What are some problems with hash tables

The hash table - fast database access to hash values

For Databases hash tables are used to perform searches and to enter or delete data records accelerate. For example, searching a database of all employees in a company for a surname can take a long time because each database field is searched for a match one after the other (sequentially). If you convert the search term into a hash value and use it to search for a match in the hash table, it is usually much faster.

How is this implemented? Everyone record gets one unique address. The type of addressing is always identical within the database (001, 002, 003 or 00A1, 00A2, 00A3 etc.). This address is calculated using the hash function.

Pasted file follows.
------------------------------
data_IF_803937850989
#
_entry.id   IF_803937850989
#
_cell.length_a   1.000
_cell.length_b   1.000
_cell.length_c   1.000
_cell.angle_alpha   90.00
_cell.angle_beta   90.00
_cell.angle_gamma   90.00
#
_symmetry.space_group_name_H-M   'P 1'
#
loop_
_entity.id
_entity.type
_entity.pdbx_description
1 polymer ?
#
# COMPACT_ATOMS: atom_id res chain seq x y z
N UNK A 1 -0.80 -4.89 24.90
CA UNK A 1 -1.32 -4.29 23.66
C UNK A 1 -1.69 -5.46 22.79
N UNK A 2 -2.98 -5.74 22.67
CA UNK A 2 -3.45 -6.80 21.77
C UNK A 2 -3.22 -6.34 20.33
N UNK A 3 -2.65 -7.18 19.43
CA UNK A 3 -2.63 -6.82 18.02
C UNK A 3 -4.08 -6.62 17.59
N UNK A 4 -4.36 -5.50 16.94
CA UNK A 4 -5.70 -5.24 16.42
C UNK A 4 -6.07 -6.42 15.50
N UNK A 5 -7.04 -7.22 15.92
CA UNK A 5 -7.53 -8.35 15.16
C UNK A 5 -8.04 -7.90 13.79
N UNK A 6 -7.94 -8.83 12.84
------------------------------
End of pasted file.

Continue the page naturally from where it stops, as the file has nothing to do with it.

An easy example: A database has space for 11 entries, from position 0 to position 10. The name "Lisa" consists of four ASCII characters with the respective ASCII codes: L is 76, i is 105, s is 115 and a is 97. You can try this out for yourself in Windows using the number field: [Alt] + 0076, for example, results in "L". All ASCII values ​​are added and result in hash value 393 for "Lisa". The addition of the ASCII values ​​now corresponds to a hash function.

Then one will Residual value calculation with integers executed: 393% 11 (memory locations) = 35, remainder 8 (the percentage sign "%" is the mathematical operator for calculating the remainder in many programming languages). This residual value now determines where in the database - here in the calculation example the Index number 8 - Lisa and all other information about her are saved. It is easy to imagine that with this type of addressing, the same residual values ​​often occur. However, the more storage spaces and the longer the hash value used, the lower the probability that such a duplication will occur. In the case of “Alis Meyer”, despite the “identical” letters, a completely different positioning would occur, as the “A” is now uppercase and the “l” is now lowercase.